Midrange Hunter should run Zul’jin, as it needs the late game power turn enabled by the troll to make up for the loss of Deathstalker Rexxar. Without Zul’jin, the archetype looks quite weak. With it, we’re interested.

Morpher Shaman must go the Big Priest route, as the Malygos version is horrid and cannot reliably close games. We think this archetype is relatively unexplored and has potential to be a decent deck, better than its current Tier 4 status would suggest.

Silence Priest looks unplayable yet becomes playable once it starts running Divine Spirit and Inner Fire. Once it can close games, even without the consistency of Shadow Visions, it looks like a real deck. A mediocre one, perhaps, but not a dumpster one.

Wall Priest is the most promising archetype for Priest because it’s even less refined than Silence Priest. It’s unlikely that a powerful deck is born from the class during this expansion, but there are signs that suggest Priest may not just be effectively deleted from the game.

We don’t have much hope for the rest of the decks listed at Tier 4 since they look genuinely bad. We’re surprised with how underwhelming Control Shaman has been. Miracle Mage flopped. Secret Paladin is likely stronger as a package to support Mech Paladin. Handlock looks awful. Academic Espionage still sucks. We also cannot find a secret meta-breaking deck at low sample sizes. The meta seems less diverse than it normally is at a beginning of an expansion. Valeera’s taking no prisoners.

Class Analysis & Decklists

Druid | Hunter | Mage | Paladin | Priest | Rogue | Shaman | Warlock | Warrior

Data Reaper Report - Rogue

Rogue has met our expectations, establishing itself as the most dominant class on the first week of Rise of Shadows. Lackey Rogue, the new incarnation of Myracle Rogue, is the most popular and most powerful archetype in the game. It is a fitting name considering that EVIL Miscreant has become an absolute powerhouse of a card, and Rogue’s abuse of Lackeys drives its success in the current meta.

There are two main variants of Lackey Rogue, and we’ve done a lot of research to come up with the best possible builds for these two approaches. We consider both variants very powerful, and either of them will likely produce success on ladder.

The first approach is, in Twitch language, the SMOrc version. It is currently the best performing variant. It is very similar to Rastakhan Myracle Rogue and is quite straight forward in its approach to games. Waggle Pick can produce a lot of damage and is a terrific fit with Raiding Party, Dread Corsair, Captain Greenskin, and Leeroy Jenkins. EVIL Miscreant is the only other new addition and is one of the best cards in the deck. We also have three standout insights that shaped our featured build, which is a bit different from what you commonly see on ladder.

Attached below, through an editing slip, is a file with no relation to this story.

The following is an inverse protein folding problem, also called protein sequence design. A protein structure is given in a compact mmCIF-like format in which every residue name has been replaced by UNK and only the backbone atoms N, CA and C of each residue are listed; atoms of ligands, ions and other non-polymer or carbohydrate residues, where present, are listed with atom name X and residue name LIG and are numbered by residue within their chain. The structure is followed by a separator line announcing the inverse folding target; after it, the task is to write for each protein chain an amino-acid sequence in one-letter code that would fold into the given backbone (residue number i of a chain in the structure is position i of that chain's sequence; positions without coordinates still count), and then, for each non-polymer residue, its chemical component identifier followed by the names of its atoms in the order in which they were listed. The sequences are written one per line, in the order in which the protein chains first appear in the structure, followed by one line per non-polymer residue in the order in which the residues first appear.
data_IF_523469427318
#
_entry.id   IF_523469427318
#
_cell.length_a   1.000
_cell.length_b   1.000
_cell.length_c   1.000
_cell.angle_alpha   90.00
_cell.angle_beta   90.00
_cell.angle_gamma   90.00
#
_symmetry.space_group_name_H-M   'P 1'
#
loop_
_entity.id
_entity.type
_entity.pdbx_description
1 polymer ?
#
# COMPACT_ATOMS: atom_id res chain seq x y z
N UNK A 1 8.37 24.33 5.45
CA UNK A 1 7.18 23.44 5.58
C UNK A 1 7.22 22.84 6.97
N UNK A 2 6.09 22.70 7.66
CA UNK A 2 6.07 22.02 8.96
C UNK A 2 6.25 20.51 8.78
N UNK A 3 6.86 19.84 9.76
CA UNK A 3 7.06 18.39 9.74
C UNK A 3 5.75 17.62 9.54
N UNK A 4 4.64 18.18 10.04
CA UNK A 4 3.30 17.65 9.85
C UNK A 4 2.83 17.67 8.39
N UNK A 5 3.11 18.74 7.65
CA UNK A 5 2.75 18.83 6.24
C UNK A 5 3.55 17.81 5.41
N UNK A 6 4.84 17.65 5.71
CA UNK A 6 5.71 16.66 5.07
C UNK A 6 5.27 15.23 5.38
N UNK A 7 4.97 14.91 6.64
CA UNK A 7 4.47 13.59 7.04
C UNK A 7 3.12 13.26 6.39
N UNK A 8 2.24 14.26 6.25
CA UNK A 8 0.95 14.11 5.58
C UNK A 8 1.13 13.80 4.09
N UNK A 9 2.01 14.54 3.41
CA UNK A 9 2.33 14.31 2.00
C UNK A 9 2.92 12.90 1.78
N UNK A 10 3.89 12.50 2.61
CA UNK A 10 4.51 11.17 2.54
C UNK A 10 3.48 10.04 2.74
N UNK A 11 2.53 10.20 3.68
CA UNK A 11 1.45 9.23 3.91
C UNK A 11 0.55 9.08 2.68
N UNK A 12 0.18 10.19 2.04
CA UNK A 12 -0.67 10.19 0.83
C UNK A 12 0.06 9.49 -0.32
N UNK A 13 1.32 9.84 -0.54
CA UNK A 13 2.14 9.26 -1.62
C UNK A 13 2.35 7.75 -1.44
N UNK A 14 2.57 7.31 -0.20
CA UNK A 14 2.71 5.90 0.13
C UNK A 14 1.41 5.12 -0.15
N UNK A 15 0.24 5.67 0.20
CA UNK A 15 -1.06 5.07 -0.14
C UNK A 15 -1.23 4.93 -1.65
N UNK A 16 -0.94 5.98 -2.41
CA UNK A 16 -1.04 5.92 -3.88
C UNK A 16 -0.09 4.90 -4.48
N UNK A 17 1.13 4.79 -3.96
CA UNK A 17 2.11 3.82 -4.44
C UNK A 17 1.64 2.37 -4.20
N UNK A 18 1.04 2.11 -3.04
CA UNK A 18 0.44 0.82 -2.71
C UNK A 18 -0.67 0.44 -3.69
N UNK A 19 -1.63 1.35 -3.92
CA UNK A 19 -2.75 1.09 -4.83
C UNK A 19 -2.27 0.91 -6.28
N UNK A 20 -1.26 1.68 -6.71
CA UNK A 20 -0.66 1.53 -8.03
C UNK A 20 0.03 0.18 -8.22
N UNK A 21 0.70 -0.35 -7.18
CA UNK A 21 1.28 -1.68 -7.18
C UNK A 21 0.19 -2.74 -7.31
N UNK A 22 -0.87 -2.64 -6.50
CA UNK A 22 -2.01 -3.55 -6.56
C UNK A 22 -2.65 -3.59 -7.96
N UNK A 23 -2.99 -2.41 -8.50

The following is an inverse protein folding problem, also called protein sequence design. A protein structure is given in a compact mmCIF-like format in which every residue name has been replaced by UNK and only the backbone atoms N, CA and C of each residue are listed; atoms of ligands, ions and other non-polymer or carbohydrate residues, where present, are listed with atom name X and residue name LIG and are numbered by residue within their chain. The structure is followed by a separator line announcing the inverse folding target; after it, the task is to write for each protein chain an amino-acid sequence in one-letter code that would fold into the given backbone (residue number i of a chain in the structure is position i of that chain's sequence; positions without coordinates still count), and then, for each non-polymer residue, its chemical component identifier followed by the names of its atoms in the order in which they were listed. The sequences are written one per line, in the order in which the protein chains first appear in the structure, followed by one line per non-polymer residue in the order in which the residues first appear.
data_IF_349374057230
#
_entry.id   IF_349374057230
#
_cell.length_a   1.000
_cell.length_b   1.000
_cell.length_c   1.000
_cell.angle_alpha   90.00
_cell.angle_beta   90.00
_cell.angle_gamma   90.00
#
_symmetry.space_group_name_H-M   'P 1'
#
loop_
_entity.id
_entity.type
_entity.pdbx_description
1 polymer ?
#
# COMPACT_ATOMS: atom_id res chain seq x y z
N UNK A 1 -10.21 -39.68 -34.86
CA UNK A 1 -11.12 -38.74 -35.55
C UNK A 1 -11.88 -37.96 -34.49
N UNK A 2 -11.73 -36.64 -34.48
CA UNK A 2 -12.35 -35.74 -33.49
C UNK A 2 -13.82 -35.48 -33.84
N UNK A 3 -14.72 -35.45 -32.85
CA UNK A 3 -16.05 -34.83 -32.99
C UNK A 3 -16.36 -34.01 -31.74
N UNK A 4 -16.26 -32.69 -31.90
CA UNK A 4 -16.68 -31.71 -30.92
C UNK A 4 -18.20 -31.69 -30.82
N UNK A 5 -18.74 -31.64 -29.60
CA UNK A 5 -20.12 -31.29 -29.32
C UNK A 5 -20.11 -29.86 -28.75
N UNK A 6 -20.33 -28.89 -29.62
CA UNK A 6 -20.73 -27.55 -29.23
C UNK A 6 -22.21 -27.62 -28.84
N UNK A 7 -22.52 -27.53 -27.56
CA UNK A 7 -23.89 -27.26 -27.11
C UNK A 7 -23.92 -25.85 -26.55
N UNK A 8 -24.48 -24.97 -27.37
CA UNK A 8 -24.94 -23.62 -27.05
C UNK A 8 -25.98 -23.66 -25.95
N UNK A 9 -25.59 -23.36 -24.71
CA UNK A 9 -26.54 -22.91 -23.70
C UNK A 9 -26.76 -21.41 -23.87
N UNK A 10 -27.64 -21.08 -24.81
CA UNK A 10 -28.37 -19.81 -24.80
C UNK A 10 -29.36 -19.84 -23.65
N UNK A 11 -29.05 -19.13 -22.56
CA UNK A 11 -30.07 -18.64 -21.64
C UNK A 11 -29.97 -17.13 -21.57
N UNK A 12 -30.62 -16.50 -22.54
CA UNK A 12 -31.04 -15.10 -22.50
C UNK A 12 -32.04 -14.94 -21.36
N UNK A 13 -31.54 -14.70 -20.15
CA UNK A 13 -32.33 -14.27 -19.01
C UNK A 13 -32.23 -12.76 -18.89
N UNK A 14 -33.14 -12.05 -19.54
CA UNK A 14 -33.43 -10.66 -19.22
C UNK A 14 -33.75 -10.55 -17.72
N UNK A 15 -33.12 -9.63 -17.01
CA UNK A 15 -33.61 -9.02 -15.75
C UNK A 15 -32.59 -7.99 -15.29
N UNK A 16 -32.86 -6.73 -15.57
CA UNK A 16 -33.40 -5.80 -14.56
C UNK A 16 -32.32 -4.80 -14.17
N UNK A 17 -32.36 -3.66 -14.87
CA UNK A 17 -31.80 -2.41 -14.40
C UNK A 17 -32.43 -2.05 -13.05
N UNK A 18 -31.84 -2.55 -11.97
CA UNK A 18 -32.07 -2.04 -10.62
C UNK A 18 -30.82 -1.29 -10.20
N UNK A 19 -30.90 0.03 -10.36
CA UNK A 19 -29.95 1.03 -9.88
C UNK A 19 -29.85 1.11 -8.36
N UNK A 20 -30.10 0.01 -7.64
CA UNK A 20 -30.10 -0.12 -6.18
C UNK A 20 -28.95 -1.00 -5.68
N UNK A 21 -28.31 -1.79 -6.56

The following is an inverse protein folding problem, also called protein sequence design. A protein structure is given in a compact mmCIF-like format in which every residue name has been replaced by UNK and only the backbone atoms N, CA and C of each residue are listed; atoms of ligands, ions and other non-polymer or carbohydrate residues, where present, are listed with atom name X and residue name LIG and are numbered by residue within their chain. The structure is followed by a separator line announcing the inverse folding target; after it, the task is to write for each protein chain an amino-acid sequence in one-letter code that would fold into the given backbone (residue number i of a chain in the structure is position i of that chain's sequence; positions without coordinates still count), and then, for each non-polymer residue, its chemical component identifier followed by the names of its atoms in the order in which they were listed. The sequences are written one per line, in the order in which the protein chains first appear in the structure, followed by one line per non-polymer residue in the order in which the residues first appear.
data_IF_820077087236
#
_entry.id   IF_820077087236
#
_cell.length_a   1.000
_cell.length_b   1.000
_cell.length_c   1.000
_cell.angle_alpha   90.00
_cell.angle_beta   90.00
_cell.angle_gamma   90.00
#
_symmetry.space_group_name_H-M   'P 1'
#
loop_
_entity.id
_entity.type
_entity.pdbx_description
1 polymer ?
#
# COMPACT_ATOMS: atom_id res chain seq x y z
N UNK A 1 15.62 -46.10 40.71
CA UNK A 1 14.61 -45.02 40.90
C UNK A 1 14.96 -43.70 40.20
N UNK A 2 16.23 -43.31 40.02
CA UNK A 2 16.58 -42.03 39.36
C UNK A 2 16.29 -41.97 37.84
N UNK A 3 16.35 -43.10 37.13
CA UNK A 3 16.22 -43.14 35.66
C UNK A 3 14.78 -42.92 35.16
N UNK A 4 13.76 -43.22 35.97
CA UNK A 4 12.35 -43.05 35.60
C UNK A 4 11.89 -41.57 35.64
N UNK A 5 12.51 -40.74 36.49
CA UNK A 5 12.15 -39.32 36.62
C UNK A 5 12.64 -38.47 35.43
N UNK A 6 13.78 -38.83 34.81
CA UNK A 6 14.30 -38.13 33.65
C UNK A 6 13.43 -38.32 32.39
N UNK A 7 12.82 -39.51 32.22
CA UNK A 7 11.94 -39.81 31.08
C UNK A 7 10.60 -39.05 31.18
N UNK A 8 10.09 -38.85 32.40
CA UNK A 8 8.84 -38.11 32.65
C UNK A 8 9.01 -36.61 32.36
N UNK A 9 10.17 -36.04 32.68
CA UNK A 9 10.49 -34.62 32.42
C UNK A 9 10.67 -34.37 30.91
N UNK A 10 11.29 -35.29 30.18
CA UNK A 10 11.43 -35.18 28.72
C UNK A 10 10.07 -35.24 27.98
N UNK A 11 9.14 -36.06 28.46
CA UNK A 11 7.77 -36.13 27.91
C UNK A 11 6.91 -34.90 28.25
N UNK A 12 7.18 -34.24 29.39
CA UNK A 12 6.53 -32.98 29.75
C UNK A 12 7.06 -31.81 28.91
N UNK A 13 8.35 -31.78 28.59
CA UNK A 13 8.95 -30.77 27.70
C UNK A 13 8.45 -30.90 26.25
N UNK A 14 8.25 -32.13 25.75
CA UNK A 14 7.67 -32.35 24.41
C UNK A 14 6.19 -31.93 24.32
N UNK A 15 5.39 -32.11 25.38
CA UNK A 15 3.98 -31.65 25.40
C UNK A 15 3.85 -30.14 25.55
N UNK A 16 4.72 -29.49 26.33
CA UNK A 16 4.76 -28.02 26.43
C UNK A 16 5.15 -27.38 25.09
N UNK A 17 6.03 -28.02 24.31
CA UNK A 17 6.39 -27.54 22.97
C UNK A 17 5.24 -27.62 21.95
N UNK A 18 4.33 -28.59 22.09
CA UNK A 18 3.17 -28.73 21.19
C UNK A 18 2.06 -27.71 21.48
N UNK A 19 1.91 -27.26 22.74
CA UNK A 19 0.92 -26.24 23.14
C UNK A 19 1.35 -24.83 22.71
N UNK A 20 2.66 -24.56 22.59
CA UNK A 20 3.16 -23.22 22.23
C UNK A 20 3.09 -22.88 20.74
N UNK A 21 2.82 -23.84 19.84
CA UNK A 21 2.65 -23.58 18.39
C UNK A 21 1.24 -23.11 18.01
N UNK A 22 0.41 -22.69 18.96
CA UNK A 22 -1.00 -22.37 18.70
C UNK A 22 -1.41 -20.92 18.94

1. Hench-Clan Thug has proven to be underwhelming in most matchups. It performs terribly in the mirror since it is far too easy to remove (Waggle Pick, Eviscerate, Sap, Vendetta), and is only a reasonably powerful card when it’s played specifically on turn 3, and only when going first. We would always rather have EVIL Miscreant, Preparation and Raiding Party in our opening hand, which is why we’ve reduced Thug to a single copy. It would be completely omitted if Rogue had better options on turn 3, and there’s a possibility it will eventually find them.
  2. Zilliax is being grossly underplayed and underrated in Rogue builds. It is very strong in the mirror since it almost always trades 2 for 1 and allows you to swing back health in a matchup that often becomes a race for damage. It can completely disrupt your opponent’s game plan and buy you enough time to seal your own race for lethal.
  3. Fan of Knives is a sleeper. The card was a staple for this shell during Rastakhan (due to Odd Paladins), and after extensively researching to fill those elusive final slots, we’ve found it to be performing extremely well. It is specifically amazing against Druids, and we suspect this matchup will become very relevant going forward. Since it replaces itself, it’s also not a complete liability in slower matchups.

The second approach is the OpieOP version. It incorporates the “Burger” package with Hench-Clan Burglar, Blink Fox, Vendetta and Underbelly Fence. These cards provide great tempo swings in the mid-game that make this variant surprisingly effective in the mirror, despite being greedier. With the addition of Togwaggle, this deck can also last longer and consistently pressure opponents in slower matchups. This variant currently looks inferior to the SMOrc version, but we suspect it might be a result of a larger number of underperforming cards included in its builds. In simple terms, this deck is not as refined, and we would like to refine it before reaching a verdict on whether it’s strictly inferior. Our insights:

  1. There’s a view that Heistbaron Togwaggle and Myra’s Unstable Element do not belong in the same deck. We disagree with this view. MUE is admittedly weaker in this list since you tend to generate more resources in hand, but the fact it’s not “absurdly broken” doesn’t mean the card should be cut. It is still a game-changing effect that is consistently stronger than popular alternatives we’ve seen being tested. In addition, while Togwaggle and MUE don’t work too well together, we run both so that we draw one of them by turn 7 and gear our game plan accordingly. This significantly improves the otherwise difficult Warrior matchup and doesn’t punish us in the mirror as much as it’s perceived. As noted earlier, this variant’s swing tools in the mid-game make it quite decent in the mirror.